Jack by Helen Victoria Bishop, and illustrated by Simon Murray
Jack is a sensitive book to inspire and support children through the difficulty of parent separation and divorce.
Jack is really quite sad and alone is his bedroom considering the situation between his mummy and daddy. He like many children in a break up situation feels that it might be his fault. Jack speaks of his worries to his loyal friend, “Black Cat” who is able in his magical way to talk Jack through his concerns and worries and provide him with some practical advice on how to make life a little easier, all of which make Jack feel more confident and reassured.
Qualifying as a solicitor in 1999 I immediately specialised in divorce, ancillary and private Children Act cases. I am passionate about the welfare of young children and during my years of practice I became frustrated as to the lack of literature to help children deal with the issues that surround divorce and separation. Solicitors can use their best endeavours to achieve the best arrangements for children whether through court or negotiation, and family coaches, therapists and counsellors are available in the community to help children and families, which are all fantastic. However there was really a need for a new, fresh and tangible object that was modern and appealing to children to hold and read.
With this in mind I wrote “Jack” which is an illustrated children’s book for children between the ages of 4 and 11. I wanted to create a story that posed questions to encourage young children to engage with parents, guardians or teachers, about their feelings. Older children who read alone are able to use the book to help them reflect and realise that they are not alone and that feelings of blame and confusion are quite normal. It was also important to create a story that would capture children’s imaginations, provide comfort, warmth and reassurance that they are not the cause of the separation.
It is impossible to write a piece of literature for a child that ticks all boxes; each child’s circumstance and emotions are vastly different. I therefore used questions that are most commonly expressed by children, such as “Could I have cleaned my room?”, “Not been so grumpy?”, or “Done all of my homework?”. The book goes on to deal with practical issues, such as having two houses to live in, or leaving a sports kit at the wrong house, and being distracted at school, all of which make a child worried and feeling different.
Jack’s cat talks him through all of these emotions and difficulties and provides soothing and practical answers to help him. At the end of the book Jack is much more contented and accepting that whilst the situation is difficult at the moment it will get better.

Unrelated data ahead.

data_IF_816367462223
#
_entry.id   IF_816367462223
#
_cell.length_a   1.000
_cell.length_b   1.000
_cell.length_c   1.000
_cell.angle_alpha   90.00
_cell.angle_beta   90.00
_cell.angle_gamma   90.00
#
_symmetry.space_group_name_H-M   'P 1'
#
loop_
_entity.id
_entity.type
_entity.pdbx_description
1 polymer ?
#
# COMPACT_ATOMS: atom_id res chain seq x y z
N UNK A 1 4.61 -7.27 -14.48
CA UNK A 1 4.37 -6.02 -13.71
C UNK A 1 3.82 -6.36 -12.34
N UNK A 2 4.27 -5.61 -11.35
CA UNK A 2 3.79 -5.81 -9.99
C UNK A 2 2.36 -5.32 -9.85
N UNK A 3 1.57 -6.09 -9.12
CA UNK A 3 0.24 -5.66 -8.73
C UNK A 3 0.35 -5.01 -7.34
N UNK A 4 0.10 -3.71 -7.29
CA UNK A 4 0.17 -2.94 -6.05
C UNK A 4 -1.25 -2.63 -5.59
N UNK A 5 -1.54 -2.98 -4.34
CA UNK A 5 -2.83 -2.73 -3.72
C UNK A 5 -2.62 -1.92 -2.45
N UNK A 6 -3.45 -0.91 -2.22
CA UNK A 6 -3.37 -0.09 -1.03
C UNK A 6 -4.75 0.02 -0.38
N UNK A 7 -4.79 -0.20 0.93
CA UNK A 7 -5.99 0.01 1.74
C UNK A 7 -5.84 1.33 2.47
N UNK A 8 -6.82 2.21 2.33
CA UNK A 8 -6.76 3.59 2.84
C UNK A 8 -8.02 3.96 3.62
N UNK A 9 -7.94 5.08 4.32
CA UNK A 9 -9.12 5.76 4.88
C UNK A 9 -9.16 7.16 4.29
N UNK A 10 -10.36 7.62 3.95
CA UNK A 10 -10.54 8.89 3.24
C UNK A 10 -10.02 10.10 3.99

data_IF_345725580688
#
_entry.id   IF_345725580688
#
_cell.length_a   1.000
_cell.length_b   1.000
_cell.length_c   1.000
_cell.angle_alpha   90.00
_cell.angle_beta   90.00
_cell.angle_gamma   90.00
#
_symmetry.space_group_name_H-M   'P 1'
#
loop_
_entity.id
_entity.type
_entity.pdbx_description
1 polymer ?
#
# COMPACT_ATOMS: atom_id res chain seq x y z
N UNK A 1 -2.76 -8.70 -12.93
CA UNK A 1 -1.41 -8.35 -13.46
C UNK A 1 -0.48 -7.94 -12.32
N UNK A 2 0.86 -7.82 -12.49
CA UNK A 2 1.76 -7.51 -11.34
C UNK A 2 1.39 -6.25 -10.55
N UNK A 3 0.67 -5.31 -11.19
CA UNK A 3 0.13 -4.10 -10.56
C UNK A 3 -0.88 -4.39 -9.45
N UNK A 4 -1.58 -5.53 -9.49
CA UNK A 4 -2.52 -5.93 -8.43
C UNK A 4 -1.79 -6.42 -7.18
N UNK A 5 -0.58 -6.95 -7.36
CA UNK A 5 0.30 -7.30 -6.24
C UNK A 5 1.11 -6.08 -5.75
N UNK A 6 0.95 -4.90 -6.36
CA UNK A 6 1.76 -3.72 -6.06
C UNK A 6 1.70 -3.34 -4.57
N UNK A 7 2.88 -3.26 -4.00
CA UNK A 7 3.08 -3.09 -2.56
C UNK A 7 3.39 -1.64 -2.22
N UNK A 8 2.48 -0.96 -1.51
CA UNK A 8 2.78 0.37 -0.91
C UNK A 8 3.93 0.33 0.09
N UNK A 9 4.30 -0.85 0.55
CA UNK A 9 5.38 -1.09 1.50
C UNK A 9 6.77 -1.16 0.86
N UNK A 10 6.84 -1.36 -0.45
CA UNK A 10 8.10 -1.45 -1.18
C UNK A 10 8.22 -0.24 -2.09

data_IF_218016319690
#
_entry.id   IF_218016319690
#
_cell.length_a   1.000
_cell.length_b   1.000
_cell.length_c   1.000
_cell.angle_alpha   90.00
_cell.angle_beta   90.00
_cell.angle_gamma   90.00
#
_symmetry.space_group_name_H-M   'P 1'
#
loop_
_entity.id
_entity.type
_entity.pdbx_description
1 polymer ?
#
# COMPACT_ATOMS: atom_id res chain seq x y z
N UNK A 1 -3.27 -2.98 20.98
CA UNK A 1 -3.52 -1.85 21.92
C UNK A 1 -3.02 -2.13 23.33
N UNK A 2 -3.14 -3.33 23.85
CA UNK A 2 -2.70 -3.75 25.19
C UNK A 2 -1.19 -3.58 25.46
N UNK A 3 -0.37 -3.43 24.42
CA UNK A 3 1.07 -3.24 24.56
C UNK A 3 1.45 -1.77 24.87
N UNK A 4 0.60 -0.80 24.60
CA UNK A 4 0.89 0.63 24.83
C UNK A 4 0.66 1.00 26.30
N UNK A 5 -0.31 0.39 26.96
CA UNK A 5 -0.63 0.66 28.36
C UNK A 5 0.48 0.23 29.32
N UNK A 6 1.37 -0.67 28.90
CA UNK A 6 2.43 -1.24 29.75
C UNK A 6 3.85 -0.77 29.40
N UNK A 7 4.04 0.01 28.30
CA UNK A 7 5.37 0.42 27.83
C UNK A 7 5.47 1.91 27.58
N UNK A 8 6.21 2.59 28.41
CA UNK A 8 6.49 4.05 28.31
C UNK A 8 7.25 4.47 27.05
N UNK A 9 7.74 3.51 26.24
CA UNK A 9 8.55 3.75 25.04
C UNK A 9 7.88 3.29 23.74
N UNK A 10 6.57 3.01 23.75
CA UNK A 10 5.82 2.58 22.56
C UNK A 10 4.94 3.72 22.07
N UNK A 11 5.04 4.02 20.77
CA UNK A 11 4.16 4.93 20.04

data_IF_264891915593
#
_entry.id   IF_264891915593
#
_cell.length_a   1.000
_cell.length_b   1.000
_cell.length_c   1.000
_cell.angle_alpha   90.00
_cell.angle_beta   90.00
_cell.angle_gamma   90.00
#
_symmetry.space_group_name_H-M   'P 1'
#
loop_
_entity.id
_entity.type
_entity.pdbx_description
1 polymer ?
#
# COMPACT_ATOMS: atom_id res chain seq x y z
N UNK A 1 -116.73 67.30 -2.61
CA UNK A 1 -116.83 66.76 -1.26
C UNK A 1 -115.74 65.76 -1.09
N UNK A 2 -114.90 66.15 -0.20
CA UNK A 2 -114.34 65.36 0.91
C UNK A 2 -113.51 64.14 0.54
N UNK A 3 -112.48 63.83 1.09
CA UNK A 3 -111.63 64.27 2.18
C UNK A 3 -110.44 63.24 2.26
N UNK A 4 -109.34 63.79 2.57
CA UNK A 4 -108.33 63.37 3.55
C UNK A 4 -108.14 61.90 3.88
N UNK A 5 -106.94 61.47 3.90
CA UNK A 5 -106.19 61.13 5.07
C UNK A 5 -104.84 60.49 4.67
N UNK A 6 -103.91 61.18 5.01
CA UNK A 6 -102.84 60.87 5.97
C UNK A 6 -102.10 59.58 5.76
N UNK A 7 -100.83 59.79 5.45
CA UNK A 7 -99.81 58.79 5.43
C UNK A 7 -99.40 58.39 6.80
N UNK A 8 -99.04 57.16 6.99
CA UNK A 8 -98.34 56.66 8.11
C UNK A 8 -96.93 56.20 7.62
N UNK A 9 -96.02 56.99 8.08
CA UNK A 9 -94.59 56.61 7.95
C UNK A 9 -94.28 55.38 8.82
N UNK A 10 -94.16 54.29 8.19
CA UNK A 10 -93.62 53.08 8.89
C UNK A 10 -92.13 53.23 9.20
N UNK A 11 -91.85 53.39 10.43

I also wanted to avoid the book being obvious that it dealt with parental separation, and so the front cover and title do not convey this in any way. Whilst the book emphasises that separation in families is not unusual, some children may not be at the stage of wanting to be open about their situation at home. The front cover is therefore appealing yet calming with no connotations that it is about separation, and it is for this reason that it is simply named “Jack”. Any child can therefore read the book at school, a library or any other public place, without it being obvious what the the book is about.
The book has been illustrated by Simon Murray, an established children’s author and illustrator. The beautiful illustrations cleverly show Jack’s sadness and vulnerability whilst at the same time provide a calm and hopeful scene.
Helen Victoria Bishop
Ruth, Wikivorce's Community Manager reviewed the book for the Magazine and said:
Jack is a picture story book aimed at 4 to 11 year olds whose parents have separated or are separating. Jack is a little boy who is confused and upset over his parents’ separation; he thinks he may be to blame for the separation, and feels alone and wonders if his parents still love him. Black Cat is a talking cat, who chats with Jack and offers explanations and reassurances to Jack, and encourages him to speak to Mum or Dad when he feels sad or confused. “The key to life is that you are loved” says Black Cat- a simple but profound statement. With his wise and calm approach and words, Black Cat gives Jack the confidence and support he needs at this very difficult time.
Charming, sensitively written and reassuring, this book is one that children will be able to read on their own, as well as with Mum or Dad, and draw comfort and reassurance from the wise Black Cat. Children will be able to relate to Jack both through the words and the eloquent illustrations, and recognise the emotions, fear and concerns he talks about with Black Cat. This book will one children either with or without parents or/and grandparents can read time and time again, each time drawing comfort and encouragement from Jack and his Black Cat.
"Jack" provides parents (and grandparents) with a wonderful opportunity to discuss with their young children the delicate subject of family break-up and to discuss the emotions the children may be experiencing, while following Jack's own journey and seeing him grow in confidence.
For more information please visit www.jackandblackcat.com. The book is available through the website, Amazon and Waterstones priced £6.99
Wikivorce has three copies of Jack to give away to registered members, if you would like to win a copy, please send rubytuesday a private message by 30th September 2015. Winners drawn at random.